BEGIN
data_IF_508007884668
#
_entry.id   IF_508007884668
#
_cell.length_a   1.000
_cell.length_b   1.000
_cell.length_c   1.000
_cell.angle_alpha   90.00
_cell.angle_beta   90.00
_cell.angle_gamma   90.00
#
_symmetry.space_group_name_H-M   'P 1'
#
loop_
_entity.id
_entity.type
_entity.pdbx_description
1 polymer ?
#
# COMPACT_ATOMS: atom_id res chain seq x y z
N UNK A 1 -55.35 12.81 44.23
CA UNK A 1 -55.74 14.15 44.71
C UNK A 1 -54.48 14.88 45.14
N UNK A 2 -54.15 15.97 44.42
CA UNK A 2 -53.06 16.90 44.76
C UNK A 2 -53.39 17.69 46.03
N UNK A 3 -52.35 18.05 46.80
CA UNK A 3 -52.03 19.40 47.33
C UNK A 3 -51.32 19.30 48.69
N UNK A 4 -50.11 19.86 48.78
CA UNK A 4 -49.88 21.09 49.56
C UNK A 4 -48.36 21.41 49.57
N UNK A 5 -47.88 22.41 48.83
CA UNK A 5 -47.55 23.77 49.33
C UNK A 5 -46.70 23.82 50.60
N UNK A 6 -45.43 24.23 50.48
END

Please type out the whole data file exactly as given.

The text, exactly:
data_IF_508007884668
#
_entry.id   IF_508007884668
#
_cell.length_a   1.000
_cell.length_b   1.000
_cell.length_c   1.000
_cell.angle_alpha   90.00
_cell.angle_beta   90.00
_cell.angle_gamma   90.00
#
_symmetry.space_group_name_H-M   'P 1'
#
loop_
_entity.id
_entity.type
_entity.pdbx_description
1 polymer ?
#
# COMPACT_ATOMS: atom_id res chain seq x y z
N UNK A 1 -55.35 12.81 44.23
CA UNK A 1 -55.74 14.15 44.71
C UNK A 1 -54.48 14.88 45.14
N UNK A 2 -54.15 15.97 44.42
CA UNK A 2 -53.06 16.90 44.76
C UNK A 2 -53.39 17.69 46.03
N UNK A 3 -52.35 18.05 46.80
CA UNK A 3 -52.03 19.40 47.33
C UNK A 3 -51.32 19.30 48.69
N UNK A 4 -50.11 19.86 48.78
CA UNK A 4 -49.88 21.09 49.56
C UNK A 4 -48.36 21.41 49.57
N UNK A 5 -47.88 22.41 48.83
CA UNK A 5 -47.55 23.77 49.33
C UNK A 5 -46.70 23.82 50.60
N UNK A 6 -45.43 24.23 50.48